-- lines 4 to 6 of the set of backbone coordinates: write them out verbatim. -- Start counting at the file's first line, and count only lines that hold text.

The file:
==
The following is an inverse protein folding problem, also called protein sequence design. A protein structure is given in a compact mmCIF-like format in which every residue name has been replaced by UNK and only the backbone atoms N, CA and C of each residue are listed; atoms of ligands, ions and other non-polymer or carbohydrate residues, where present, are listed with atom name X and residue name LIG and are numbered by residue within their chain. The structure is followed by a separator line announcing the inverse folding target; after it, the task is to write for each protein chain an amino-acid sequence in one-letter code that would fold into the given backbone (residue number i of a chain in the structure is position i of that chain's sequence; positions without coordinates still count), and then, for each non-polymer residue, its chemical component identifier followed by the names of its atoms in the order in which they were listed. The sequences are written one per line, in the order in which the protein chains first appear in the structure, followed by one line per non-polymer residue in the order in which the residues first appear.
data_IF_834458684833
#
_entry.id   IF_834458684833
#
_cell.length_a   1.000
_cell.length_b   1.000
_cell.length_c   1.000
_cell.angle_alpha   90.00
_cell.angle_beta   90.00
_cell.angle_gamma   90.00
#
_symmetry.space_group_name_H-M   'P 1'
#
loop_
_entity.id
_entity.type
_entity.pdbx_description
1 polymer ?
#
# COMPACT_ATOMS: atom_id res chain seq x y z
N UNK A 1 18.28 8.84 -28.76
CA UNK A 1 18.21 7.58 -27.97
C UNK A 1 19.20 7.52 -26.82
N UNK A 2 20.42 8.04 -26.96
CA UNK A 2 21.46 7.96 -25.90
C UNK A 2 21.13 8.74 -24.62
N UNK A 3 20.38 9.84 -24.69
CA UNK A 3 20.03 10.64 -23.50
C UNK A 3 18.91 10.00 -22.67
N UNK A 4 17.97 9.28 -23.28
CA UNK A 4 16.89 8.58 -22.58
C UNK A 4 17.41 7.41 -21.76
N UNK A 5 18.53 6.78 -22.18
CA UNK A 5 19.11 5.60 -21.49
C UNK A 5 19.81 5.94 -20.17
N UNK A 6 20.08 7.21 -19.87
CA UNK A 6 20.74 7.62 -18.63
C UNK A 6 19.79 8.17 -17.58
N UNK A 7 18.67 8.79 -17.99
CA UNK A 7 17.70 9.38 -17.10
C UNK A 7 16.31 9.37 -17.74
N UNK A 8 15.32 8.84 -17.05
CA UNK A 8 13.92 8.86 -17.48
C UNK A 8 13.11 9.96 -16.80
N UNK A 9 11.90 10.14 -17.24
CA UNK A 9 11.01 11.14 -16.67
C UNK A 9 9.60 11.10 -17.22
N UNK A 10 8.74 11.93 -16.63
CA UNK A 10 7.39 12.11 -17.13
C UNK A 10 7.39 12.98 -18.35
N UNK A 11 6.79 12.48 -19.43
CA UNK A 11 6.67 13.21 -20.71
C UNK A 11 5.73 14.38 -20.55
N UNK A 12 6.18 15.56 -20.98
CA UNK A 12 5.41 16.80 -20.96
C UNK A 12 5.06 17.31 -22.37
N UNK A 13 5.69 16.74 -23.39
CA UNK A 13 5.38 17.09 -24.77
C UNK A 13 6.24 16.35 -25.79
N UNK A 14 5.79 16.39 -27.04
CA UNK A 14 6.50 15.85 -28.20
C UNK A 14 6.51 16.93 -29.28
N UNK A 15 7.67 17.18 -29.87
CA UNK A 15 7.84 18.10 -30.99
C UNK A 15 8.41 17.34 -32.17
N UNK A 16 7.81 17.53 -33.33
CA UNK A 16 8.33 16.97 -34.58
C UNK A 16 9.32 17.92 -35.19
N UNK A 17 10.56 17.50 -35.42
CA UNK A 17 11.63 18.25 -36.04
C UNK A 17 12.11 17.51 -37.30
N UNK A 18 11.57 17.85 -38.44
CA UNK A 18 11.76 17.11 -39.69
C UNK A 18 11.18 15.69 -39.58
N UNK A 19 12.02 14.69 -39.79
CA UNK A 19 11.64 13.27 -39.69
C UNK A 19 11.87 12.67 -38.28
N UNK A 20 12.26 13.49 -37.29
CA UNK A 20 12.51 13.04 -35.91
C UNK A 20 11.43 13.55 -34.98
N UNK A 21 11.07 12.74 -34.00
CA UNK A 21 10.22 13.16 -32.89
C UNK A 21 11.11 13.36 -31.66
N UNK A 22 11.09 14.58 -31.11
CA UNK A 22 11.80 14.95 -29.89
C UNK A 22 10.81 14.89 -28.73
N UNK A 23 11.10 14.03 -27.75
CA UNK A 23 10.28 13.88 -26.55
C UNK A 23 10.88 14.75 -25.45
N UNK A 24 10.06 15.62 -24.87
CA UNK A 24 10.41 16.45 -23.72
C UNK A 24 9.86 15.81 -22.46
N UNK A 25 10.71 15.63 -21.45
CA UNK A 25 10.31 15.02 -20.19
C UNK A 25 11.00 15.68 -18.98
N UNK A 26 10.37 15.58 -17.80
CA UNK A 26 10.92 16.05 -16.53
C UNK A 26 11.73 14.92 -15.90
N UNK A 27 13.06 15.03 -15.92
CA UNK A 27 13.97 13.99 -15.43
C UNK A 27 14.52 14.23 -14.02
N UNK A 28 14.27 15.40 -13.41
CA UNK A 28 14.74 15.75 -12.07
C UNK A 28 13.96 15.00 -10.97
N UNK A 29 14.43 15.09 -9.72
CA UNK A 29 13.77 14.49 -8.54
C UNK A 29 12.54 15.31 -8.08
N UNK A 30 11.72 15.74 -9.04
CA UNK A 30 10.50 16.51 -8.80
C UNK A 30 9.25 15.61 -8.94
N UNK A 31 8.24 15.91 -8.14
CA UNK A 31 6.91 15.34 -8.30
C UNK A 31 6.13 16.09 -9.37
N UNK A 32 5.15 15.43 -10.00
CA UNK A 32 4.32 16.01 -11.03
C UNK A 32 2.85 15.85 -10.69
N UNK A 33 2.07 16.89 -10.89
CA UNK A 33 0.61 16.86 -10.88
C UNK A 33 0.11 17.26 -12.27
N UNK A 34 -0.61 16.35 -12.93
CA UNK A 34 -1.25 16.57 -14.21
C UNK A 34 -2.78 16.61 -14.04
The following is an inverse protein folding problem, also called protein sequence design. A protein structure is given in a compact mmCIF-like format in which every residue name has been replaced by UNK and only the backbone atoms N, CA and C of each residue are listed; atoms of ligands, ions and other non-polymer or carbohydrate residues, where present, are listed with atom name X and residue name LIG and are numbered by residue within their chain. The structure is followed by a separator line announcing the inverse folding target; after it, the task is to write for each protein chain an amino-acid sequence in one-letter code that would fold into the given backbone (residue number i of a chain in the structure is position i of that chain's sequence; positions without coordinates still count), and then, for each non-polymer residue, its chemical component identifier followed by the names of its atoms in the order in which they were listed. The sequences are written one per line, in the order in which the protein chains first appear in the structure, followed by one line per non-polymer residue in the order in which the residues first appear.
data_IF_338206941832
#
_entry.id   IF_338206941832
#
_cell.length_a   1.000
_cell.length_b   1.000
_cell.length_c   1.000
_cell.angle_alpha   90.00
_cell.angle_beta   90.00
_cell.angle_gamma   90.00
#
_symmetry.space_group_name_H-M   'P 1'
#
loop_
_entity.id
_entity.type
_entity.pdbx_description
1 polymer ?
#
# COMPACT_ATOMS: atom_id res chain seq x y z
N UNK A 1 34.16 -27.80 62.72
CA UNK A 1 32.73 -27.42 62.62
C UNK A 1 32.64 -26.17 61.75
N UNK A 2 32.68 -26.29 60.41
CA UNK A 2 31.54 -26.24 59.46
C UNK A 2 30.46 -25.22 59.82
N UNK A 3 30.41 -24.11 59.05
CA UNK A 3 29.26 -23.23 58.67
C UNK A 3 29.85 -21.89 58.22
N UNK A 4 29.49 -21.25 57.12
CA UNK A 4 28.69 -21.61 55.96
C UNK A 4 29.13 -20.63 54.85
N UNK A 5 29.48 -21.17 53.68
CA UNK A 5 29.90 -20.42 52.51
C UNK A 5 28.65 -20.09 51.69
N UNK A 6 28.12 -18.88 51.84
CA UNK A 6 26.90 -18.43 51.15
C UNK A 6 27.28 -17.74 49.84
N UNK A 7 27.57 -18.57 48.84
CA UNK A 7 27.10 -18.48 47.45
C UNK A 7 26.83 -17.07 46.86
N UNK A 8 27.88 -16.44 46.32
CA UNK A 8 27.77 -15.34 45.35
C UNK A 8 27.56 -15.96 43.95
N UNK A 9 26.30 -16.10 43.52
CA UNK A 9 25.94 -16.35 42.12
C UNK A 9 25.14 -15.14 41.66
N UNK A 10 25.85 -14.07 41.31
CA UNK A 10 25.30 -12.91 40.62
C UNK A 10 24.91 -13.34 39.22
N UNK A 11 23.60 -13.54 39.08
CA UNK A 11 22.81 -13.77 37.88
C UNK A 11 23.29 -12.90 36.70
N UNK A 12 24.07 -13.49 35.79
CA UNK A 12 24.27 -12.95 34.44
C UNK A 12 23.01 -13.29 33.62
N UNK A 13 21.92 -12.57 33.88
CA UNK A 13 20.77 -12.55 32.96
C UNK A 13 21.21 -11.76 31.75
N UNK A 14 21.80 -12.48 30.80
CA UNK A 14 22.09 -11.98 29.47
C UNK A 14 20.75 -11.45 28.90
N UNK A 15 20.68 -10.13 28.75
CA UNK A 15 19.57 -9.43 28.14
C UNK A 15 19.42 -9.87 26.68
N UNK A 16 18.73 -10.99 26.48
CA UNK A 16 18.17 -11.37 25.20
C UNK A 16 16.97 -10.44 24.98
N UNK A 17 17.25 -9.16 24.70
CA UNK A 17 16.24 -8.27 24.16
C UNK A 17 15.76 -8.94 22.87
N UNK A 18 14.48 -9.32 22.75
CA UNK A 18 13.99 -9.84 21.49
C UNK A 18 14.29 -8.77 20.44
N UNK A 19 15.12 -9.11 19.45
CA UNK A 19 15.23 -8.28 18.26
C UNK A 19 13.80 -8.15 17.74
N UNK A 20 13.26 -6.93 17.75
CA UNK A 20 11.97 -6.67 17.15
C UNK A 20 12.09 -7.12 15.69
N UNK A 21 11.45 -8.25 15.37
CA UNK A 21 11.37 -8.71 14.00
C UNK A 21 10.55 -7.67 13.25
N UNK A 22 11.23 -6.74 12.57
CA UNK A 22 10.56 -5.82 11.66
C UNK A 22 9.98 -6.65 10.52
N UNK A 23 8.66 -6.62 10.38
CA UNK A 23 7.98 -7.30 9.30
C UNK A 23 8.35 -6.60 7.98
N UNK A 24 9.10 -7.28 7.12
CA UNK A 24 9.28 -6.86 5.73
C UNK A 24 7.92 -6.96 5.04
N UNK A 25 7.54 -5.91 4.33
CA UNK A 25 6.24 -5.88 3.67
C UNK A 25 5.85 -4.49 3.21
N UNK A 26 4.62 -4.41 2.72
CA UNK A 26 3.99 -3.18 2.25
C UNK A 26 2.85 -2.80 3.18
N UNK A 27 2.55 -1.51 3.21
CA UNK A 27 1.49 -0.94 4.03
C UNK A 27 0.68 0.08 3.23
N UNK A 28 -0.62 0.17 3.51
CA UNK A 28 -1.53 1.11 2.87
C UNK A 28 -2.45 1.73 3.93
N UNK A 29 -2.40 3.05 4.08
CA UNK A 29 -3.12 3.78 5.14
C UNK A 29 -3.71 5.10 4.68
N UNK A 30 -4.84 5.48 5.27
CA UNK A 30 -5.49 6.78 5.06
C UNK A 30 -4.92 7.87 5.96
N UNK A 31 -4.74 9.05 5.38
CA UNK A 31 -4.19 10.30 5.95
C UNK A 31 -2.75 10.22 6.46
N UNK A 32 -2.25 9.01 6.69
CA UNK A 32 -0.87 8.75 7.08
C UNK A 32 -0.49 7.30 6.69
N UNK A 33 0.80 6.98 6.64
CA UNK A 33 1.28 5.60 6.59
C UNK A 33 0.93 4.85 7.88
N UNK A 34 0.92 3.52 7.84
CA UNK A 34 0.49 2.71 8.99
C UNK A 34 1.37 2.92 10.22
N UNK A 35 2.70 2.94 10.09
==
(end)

_entry.id   IF_834458684833
#
_cell.length_a   1.000